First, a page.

Edible flowers are as pretty as can be in the garden, and they add both flavor and color to any dish served up in the kitchen.
Although edible flowers have become common garnishes in restaurants, it's important to know what you're putting into your mouth. Not all flowers are edible, and not all food purveyors are aware of the potential toxicity of some. The most common (and safest edible flowers) are nasturtium, pansy, violet, Johnny-jump-up, calendula, chive, and sage. These flowers are easily grown without the use of chemicals or pesticides. Many roses are delicious, but you need to be sure they are grown organically. A good rule of thumb is: If you cannot positively identify a flower as edible, don't eat it.
Pansies span every color of the rainbow, so you can have fun decorating food. Plan a party months ahead and grow pansies to match your decor, best outfit, or favorite color. Their flavor is slightly minty.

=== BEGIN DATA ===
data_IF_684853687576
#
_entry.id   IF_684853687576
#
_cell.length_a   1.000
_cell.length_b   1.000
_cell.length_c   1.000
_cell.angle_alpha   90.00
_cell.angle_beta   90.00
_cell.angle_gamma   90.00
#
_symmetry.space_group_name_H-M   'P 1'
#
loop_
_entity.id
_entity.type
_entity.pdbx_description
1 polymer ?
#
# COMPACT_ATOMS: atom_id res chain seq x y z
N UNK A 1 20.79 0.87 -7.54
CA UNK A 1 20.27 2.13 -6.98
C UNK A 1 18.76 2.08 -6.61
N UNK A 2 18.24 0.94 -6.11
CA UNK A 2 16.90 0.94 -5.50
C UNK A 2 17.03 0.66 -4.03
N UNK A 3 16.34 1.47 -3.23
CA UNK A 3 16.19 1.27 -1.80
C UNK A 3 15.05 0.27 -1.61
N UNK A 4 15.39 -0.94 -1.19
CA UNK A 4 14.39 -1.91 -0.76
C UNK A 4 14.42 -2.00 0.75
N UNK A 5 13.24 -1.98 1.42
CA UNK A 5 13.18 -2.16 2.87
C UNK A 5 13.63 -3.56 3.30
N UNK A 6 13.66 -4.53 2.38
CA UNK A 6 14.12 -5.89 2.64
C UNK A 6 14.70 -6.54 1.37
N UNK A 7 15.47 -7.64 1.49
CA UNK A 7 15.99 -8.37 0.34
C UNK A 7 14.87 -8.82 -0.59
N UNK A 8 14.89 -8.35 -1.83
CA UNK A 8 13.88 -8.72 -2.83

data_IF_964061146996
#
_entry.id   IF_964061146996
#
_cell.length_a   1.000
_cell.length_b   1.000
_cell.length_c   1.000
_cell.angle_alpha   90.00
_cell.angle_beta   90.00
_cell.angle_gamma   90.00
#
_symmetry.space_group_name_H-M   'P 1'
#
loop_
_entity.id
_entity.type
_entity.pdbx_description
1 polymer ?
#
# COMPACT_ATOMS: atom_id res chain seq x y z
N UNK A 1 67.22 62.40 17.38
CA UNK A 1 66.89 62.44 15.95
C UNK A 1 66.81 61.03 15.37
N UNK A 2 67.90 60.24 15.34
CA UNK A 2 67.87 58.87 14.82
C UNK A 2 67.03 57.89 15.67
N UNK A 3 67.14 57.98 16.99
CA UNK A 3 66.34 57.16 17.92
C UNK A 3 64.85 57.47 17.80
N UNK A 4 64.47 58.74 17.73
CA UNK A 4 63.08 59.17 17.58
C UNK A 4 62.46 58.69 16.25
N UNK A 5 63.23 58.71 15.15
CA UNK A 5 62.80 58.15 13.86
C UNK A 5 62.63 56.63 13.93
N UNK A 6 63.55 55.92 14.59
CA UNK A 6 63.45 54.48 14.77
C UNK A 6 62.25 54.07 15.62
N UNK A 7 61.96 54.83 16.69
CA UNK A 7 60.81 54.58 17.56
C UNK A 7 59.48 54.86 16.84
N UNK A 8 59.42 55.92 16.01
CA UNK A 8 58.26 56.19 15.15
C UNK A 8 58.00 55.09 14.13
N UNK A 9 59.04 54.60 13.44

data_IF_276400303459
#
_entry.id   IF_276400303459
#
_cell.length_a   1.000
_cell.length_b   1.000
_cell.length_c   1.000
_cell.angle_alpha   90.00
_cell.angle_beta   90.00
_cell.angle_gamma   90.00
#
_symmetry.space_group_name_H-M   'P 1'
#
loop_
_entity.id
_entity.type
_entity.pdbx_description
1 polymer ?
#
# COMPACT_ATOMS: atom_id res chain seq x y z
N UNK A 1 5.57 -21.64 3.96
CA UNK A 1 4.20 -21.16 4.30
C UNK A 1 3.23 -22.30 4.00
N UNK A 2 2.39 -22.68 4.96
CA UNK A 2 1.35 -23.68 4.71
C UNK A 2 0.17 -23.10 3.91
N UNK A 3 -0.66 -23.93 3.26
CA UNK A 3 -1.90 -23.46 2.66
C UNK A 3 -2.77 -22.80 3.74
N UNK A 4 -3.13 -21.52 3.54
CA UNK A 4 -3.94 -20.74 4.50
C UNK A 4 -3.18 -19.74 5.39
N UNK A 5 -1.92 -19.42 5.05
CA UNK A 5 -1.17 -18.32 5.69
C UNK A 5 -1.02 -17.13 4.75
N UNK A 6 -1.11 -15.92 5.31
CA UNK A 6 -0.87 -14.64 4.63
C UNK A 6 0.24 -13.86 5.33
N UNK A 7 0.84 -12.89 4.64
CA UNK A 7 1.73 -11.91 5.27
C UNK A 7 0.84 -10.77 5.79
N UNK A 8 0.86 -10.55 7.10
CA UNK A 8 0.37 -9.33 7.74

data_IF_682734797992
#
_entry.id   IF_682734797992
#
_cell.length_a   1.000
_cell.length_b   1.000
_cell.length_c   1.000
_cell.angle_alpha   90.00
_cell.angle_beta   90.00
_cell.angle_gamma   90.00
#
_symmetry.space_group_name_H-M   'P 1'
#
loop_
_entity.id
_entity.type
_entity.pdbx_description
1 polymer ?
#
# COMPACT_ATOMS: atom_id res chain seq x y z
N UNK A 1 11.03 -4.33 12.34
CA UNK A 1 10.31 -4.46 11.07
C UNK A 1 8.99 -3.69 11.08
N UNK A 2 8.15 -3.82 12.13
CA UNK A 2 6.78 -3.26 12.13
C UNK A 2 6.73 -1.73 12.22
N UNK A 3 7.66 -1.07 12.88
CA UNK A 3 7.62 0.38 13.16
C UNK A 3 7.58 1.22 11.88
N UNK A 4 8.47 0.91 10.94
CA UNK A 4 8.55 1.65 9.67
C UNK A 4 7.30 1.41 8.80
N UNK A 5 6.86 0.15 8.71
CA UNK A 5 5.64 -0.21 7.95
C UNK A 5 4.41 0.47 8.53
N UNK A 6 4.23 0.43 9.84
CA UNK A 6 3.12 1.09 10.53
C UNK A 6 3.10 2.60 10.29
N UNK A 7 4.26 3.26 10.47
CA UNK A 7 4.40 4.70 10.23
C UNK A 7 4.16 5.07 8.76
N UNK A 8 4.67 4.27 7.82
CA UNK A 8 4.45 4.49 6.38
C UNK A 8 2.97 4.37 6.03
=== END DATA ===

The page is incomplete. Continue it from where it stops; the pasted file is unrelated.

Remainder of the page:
Borage's star-shape blossoms practically fall off the plant when they are ready to eat. They have a mild cucumber flavor that is delicious in lemonade.
If you have asthma, hayfever, or other allergies, do not eat flowers. Remove the pistils, anthers, and stamens before eating any flowers.
Never eat flowers from a nursery, garden center, or florist; they are likely to have chemical residues that concentrate in the flowers.
Flower flavors vary with variety (20 different roses will all taste somewhat different) and with growing conditions. As with any herb or spice, you may not like the flavor of all flowers -- that's OK.
- Anise hyssop
- Pineapple guava
- Pineapple sage
- Scented geraniums
- Sweet woodruff
- Tuberous begonias